Mahalo!

Damon

Wednesday
Apr132011

The Sour Challenge: Eastern Sour Vs. Western Sour

Aloha!

As we continue sipping our way through Beach Bum Berry Remixed; you Bourbon fans are in luck!  We get to try two more Bourbon based cocktails; The Eastern Sour and The Western Sour.  Just like the Bourbon Special these two cocktails are also from the 1950s.  We'll take these two cocktails and put them against each other to see who is the champion of the "sour" cocktails.

The Western SourThe Western Sour was from Crane's Kon-Tiki restaurant chain.  The Kon-Tiki chain made it's home in Sheraton hotels across the U.S., and and was a direct competitor to Trader Vic's.  This Bourbon cocktail has fresh squeezed white grapefruit juice, fresh lime juice, falernum, and sugar syrup.  The Western Sour isn't bad, but the grapefruit seems to work against the Bourbon a little.  You don't get that rich oaky flavor like you do with the Bourbon Special and the Eastern Sour.  When taking a sip you first taste sweet lime and grapefruit flavors.  It then changes to more of a sour lime flavor, and finally you taste the Bourbon.  The aftertaste is quite sour, and acidic.  I'm a person who likes sour flavors more than average, but it was even too sour for me.  Sometimes, I can blame my citrus for being the culprit on a sour drink, but I tasted the juice by itself and it was great.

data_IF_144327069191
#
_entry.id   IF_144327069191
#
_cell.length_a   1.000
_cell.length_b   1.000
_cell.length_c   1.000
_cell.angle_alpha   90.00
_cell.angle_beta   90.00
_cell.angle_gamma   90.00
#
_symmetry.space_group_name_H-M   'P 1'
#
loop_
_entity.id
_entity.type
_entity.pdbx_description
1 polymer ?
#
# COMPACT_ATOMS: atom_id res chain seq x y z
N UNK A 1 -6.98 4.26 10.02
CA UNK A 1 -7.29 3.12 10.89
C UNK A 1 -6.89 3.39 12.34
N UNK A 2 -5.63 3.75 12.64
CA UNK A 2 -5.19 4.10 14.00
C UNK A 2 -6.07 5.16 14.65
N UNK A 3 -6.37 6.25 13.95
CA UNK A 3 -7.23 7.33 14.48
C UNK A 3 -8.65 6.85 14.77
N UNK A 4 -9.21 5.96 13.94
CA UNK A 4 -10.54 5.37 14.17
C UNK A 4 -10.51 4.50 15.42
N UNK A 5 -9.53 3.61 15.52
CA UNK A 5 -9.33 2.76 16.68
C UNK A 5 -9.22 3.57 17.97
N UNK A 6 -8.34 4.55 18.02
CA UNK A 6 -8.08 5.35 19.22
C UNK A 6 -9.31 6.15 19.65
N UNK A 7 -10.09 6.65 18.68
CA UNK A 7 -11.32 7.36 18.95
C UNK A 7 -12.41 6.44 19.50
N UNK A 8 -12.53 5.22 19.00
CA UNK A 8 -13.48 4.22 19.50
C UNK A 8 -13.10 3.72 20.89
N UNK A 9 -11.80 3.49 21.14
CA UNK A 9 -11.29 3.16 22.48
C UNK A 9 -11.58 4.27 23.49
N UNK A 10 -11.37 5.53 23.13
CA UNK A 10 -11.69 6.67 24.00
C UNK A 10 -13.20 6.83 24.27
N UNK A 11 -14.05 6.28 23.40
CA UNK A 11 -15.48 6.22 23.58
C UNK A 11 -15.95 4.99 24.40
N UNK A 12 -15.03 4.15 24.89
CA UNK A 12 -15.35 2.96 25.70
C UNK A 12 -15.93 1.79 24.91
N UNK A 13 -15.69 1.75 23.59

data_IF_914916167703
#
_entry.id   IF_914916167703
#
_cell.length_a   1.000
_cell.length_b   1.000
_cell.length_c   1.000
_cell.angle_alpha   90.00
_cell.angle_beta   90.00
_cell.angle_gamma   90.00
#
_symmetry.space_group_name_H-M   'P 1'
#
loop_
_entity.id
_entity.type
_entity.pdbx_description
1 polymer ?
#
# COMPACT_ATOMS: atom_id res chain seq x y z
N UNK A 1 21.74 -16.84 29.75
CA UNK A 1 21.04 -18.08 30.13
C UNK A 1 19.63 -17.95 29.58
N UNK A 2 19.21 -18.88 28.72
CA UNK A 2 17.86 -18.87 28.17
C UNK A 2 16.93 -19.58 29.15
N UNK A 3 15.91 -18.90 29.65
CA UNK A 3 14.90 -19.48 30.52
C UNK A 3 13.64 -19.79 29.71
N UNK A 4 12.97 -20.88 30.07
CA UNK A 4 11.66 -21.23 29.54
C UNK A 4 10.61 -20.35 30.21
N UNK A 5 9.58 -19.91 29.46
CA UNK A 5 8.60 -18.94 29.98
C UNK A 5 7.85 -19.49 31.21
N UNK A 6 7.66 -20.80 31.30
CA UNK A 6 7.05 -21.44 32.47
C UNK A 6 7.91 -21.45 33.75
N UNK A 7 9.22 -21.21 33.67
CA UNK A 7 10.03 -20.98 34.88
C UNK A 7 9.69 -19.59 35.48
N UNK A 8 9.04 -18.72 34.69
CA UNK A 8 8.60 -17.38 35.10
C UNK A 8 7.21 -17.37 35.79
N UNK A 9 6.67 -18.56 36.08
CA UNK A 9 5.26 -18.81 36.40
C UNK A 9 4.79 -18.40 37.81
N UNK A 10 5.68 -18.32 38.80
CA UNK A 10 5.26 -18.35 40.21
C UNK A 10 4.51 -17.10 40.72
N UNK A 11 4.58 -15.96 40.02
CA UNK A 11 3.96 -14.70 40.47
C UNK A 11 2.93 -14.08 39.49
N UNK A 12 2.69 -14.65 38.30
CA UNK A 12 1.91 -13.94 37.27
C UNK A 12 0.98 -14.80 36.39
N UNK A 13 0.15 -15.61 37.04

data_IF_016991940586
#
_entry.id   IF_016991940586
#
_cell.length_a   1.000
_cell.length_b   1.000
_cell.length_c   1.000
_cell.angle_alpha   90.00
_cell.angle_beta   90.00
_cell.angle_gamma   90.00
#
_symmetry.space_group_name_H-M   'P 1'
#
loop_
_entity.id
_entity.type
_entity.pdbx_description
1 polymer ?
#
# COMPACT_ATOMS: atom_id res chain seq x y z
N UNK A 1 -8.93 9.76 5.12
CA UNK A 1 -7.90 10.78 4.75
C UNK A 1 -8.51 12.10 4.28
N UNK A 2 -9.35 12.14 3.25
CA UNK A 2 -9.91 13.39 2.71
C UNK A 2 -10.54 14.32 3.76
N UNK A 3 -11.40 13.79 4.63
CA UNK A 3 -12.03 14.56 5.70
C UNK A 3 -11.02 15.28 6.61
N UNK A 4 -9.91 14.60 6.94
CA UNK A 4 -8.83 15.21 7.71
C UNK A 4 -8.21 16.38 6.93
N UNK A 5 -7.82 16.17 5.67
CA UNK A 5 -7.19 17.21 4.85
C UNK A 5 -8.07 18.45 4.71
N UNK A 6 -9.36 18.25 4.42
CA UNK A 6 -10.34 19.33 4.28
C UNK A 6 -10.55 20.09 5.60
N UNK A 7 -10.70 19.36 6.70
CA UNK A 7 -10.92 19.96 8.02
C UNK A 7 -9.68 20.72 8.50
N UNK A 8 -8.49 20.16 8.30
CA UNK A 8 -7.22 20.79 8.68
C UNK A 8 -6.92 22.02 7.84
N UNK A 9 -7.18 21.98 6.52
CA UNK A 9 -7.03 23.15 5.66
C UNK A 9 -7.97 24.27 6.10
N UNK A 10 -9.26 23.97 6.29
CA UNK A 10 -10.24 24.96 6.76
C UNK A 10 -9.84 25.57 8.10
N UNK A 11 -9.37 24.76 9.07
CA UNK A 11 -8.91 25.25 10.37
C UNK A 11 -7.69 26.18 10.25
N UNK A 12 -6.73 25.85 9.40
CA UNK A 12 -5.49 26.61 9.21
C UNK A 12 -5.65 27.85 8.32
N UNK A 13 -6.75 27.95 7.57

The Eastern Sour is made of fresh squeezed orange juice, fresh lemon juice, orgeat syrup, sugar syrup, and Bourbon. Your first sip you taste orange juice with a hint of lemon juice.  The two juices go together extremely well.  There is a hint of sour from the lemon juice, but it isn't too strong.  The orange juice, orgeat syrup, and sugar syrup really help to balance out the sour lemon juice just right.  The wonderful oaky flavors of the Bourbon come through after the citrus and make you want another sip.  The orgeat also adds a hint of almond to the drink to give it more complexity that will make your taste buds dance with delight.  No matter where you are you'll be transported to a tropical oasis.  Just feel the sand between your toes, hear the waves crashing gently to the shore, and see the beautiful palm trees running along the beach. Ah.... isn't that relaxing.

The Eastern SourFor me, the Eastern Sour is the winner in this drink off.   You really had two quality cocktails, but the Eastern Sour with it's orange, lemon, orgeat, and Bourbon really made me want a second.  I just don't have the same feeling about the Western Sour.  These three Bourbon Tiki cocktails have opened my eyes to how great Bourbon works in Tiki drinks.  I always thought of rum as the staple spirit in Tiki cocktails, but Bourbon really offers some amazing cocktail experiences.